Hey there, time traveller!
This article was published 12/10/2012 (1352 days ago), so information in it may no longer be current.
Super-salesman Jerry Webb once took a rural movie theatre as trade for a farm cultivator.
Webb then sold the movie projector to a First Nation, the theatre seats to a historical society and donated the huge screen to a Christian school in southern Manitoba.
Another time, Webb took a coin collection in trade that included Roman coins and was supposedly worth $8,500. He sold the most valuable coins to the British Museum in England.
"I always said don't worry about money. If you've got a signature and a trade, let's deal," said Webb, the proverbial salesman who could sell snow cones to the Inuit. He's one of the unforgettable characters on Manitoba's landscape.
Who would have ever thought selling farm equipment for a living could be so, well, exciting? Webb accepted just about anything in trade in his three decades running a dealership in Swan River. That included a dog team and sled, race horses, a motel, bison, llamas, airplanes (a J3 Piper Cub, a Cessna 120 and 172, a Cherokee 6, and a Stinson), boats, a woodworking shop, farmland and paintings. He once took 285 oil paintings on a trade. "I never wanted to see a man stuck" where he couldn't pay, he said.
I first met Jerry at a luncheon where he was seated with his friends, including former NDP premier Ed Schreyer (even though Webb is a diehard Conservative), real estate developer Peter Thiessen and former provincial judge John Enns. What is a farm equipment dealer doing in that group?
Goodness knows the sales profession could use some positive press. Death of a Salesman and snake-oil salesman are two cultural markers associated with selling. "Used car salesman" indicates the bottom rung on the honesty scale.
As Jerry's pastor friend, Tom Oshiro, put it in a blurb on Webb's book, How To Make the Deal Nobody Else Can Make, sales wasn't just a career to Webb, it was "a calling." Webb doesn't disagree. He saw his profession as "helping people get what they want," and he went to extraordinary lengths to do that.
Dwight Cook and his family, when they still farmed on Peonan Point, once bought seven tractors from Webb in one year. Cook still has paintings from Webb hanging in his home in Ashern. (To move the 285 paintings he took as trade, Webb gave away two paintings with every tractor purchased as a promotional stunt.)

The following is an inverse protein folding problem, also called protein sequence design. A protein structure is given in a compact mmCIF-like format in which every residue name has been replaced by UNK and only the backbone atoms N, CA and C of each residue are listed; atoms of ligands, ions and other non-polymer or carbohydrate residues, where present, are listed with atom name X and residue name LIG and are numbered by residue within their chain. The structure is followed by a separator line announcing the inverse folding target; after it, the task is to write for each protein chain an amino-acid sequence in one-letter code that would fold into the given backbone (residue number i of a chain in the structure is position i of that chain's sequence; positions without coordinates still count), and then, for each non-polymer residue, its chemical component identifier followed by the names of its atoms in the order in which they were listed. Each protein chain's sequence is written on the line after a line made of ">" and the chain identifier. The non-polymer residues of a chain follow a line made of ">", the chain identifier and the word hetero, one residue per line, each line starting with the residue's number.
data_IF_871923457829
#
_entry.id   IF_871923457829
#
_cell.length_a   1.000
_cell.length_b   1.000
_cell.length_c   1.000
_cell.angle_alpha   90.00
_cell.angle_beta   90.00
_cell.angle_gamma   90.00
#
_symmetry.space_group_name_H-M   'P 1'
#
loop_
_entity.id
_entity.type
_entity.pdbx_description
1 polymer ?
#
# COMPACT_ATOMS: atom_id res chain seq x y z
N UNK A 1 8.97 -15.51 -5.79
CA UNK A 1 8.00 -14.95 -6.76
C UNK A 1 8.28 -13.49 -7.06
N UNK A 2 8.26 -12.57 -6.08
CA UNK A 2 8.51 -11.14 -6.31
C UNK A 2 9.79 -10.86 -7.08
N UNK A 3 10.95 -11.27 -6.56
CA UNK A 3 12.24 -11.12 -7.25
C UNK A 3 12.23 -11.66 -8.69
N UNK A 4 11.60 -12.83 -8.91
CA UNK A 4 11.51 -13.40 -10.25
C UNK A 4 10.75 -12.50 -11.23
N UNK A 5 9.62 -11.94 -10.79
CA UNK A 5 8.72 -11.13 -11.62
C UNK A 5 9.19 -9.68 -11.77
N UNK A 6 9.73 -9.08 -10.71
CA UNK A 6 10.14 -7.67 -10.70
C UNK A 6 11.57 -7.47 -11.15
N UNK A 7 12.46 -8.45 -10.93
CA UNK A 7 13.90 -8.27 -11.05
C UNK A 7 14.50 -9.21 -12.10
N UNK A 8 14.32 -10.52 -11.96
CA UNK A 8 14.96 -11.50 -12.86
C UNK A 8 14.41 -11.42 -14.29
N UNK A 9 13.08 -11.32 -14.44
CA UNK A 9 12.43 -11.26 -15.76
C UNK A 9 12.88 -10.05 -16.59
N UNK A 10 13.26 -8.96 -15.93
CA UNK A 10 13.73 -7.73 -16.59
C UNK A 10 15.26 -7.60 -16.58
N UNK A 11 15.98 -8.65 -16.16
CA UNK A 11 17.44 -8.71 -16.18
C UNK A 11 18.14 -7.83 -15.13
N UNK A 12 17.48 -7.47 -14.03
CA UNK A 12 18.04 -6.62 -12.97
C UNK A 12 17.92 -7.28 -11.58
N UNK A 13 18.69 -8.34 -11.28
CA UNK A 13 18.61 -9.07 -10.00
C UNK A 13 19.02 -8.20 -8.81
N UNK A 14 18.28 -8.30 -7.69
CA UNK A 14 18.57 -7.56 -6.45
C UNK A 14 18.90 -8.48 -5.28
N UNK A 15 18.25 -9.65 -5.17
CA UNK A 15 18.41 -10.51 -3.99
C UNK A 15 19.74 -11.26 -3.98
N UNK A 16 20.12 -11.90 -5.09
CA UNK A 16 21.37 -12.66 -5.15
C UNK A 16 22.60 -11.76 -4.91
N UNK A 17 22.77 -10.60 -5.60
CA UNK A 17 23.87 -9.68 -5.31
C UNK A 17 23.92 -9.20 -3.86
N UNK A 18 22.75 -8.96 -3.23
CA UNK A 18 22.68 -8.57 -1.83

Cook remembers the time Webb took a clothing store in trade. "He sold suits for years. Finally, he couldn't get rid of the last ones so he sold them to the undertaker for $10 a suit. So a lot of men got buried properly dressed," said Cook.
"Many a farmer would never have been able to have a new tractor if not for Jerry," he said.
Another time, Webb took five Holstein dairy cows in a trade for a hay rake and had the cows delivered to his small acreage, figuring he'd sell them at an auction in two weeks. Webb, who grew up in Kenora and Winnipeg, didn't realize the cows had to be milked twice a day.
Webb lost his driver's licence more than once for speeding down the highways to make a sale, and needed to be chauffered around at various junctures in his career.
He worked as a telegrapher for CP Rail in Winnipeg for 14 years, selling pots and pans door to door on the side, before he took a job selling tractors in Dauphin. Within nine months, he opened his own dealership in Swan River, where he stayed for the next 30 years. He retired and moved to Winnipeg in about 1990 but still dabbles in selling real estate.
He's very punctilious about his profession. "(It's) how much you care that counts," he says in his book, that came out a decade ago but is still in print. "When you help others get what they want, you likely get what you want."
A book about selling tractors sounds like a sure cure for insomnia. That's what's so amazing about the book.
"I was on a Hutterite colony and offered an elder there my book for a jar of pickles," recalled Webb, now 79. "He said, 'I don't read.' Well, we made the trade anyway and he phoned me the next day and said he'd started reading the book and couldn't put it down."
It's true. It's entertaining and informative. Anyone in retail would benefit from it and many companies would be wise to distribute it to sales staff. It's not available in bookstores anymore. Webb sells it for $7.95 and can be contacted at firstname.lastname@example.org .